Alfred Egerton Cooper: Study 165 Airship 9, circa 1918 - on Art WW I

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Alfred Egerton Cooper:
Study 165 Airship 9, circa 1918

Framed (ref: 6652)
Signed with initials, inscribed with title to reverse
Oil on board
10 3/4 x 15 3/4 in. (27.3 x 40 cm)

Tags: Alfred Egerton Cooper oil transport war No Mans Land Commemorating World War I



The oil painting for which this is a study is in the Imperial War Museum.

The original canvas measures 60 x 91 cm.  The scale of the airship to in comparision to the  details on the ground shows that it is an enormous vehicle. 



The number 9 airship was an Experimental craft manufactured by Vickers Ltd, designed by H. B. Pratt and Barnes Wallis.  Its maiden  flight was on 27 November 1916 at Walney Island just off Barrow-in-Furness, Cumbria.  This was the first time a British rigid airship had flown; however, it was unable to lift the contract weight of 3.1 tons. It was therefore lightened by the removal of both rear engines, replacing them with a single engine that had been salvaged from the Zeppelin L 33 which had made a forced landing in Little Wigborough, Essex. New, lighter, gasbags were also fitted. These modifications increased the disposable lift to 3.8 tons (3861 kg), and it was accepted by the Navy in April 1917.[10]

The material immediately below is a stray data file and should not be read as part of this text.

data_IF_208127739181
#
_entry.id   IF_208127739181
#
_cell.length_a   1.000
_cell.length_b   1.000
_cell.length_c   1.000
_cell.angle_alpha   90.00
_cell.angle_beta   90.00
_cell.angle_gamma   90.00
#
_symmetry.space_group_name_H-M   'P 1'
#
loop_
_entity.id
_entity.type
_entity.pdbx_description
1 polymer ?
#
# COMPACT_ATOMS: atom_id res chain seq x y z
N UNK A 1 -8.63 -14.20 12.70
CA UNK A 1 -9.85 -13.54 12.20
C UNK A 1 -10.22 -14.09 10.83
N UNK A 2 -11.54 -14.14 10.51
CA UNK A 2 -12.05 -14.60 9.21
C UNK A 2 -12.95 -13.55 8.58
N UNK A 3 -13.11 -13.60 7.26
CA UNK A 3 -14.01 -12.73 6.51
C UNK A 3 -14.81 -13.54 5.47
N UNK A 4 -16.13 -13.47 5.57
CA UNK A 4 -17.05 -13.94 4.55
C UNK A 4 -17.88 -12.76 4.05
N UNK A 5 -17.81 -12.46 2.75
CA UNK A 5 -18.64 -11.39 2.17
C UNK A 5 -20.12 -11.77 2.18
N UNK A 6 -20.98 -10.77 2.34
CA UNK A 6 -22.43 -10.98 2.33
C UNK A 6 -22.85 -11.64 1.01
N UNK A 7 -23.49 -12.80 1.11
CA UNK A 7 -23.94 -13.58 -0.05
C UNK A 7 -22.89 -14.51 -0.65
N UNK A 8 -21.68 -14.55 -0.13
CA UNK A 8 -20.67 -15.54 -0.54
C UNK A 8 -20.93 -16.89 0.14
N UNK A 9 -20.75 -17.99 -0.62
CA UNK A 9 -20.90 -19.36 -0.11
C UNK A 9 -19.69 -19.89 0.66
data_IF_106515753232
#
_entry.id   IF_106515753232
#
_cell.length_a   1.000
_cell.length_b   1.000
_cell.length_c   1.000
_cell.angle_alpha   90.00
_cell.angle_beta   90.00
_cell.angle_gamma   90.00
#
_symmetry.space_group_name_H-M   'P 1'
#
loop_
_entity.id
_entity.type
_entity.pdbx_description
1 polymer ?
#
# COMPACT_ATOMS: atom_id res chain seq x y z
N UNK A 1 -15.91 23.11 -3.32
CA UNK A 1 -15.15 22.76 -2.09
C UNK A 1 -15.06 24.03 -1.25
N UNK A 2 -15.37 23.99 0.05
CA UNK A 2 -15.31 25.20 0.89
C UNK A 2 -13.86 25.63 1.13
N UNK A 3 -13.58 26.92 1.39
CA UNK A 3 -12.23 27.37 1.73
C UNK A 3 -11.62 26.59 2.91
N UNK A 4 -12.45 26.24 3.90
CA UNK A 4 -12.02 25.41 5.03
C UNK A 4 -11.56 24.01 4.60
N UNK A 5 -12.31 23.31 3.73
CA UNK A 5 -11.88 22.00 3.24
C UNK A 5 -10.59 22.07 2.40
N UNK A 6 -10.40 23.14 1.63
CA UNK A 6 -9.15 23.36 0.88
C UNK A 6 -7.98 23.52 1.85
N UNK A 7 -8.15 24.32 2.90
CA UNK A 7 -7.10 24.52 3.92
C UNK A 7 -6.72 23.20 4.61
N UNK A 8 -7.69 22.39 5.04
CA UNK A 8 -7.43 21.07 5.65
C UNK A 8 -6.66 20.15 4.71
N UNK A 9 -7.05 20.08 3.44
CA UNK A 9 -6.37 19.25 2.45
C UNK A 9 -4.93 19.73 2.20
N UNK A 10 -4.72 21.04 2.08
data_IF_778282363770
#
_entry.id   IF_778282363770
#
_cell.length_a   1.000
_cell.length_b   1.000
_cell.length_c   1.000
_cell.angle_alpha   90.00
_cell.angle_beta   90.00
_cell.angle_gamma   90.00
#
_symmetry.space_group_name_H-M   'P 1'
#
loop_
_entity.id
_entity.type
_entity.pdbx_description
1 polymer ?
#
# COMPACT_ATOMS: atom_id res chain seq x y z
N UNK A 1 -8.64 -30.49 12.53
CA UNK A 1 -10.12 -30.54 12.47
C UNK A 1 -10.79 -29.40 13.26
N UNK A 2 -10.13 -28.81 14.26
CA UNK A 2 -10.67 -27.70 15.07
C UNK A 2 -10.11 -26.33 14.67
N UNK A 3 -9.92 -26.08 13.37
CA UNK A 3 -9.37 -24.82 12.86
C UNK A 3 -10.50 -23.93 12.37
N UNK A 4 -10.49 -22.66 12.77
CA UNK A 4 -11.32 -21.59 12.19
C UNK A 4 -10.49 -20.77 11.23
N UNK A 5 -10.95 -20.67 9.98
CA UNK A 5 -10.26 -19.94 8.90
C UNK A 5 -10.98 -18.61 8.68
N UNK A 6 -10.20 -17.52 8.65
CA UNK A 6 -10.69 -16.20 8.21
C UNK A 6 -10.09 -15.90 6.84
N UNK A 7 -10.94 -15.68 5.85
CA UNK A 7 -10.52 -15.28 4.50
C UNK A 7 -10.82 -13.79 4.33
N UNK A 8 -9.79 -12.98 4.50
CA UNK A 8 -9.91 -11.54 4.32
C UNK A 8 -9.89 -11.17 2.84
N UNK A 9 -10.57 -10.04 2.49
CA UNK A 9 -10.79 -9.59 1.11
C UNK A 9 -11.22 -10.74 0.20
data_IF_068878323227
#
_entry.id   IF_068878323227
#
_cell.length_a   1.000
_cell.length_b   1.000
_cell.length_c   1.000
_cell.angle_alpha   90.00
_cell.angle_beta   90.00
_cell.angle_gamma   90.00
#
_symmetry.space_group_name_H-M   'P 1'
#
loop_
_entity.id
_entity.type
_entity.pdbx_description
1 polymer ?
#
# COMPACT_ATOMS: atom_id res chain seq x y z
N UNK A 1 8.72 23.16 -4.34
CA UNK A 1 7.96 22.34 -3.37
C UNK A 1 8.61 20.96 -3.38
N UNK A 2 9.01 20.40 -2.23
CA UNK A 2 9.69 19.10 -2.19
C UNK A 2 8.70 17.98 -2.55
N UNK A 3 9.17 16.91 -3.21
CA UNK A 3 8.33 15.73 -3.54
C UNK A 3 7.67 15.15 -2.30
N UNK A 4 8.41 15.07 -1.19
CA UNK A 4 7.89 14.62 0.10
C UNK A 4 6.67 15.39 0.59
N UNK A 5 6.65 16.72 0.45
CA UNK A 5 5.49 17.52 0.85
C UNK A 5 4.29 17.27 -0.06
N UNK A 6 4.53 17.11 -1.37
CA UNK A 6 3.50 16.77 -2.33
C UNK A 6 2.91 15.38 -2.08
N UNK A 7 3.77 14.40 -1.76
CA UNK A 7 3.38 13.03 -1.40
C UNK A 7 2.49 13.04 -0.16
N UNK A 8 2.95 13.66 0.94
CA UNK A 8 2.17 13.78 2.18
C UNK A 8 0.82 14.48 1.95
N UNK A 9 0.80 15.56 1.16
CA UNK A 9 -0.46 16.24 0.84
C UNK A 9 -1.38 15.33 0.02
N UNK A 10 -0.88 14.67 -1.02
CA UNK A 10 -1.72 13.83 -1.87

No.9r was then sent to the RNAS airship station at Howden in the East Riding of Yorkshire where it spent most of the time being used for experimental mooring and handling tests. From 17 October 1917 to June 1918 it was stationed at RNAS Pulham in Norfolk where it was finally dismantled due to demand for shed space to allow construction of newer airships, having spent 198 hours and 16 minutes in the air, of which some 33 hours were at a mooring mast. Although unable to compete against contemporary Zeppelins, No.9r provided valuable experience of handling a rigid airship and the use of mooring masts, which would evolve into a unique method of mooring airships.

It was dismantled in June 1918 .


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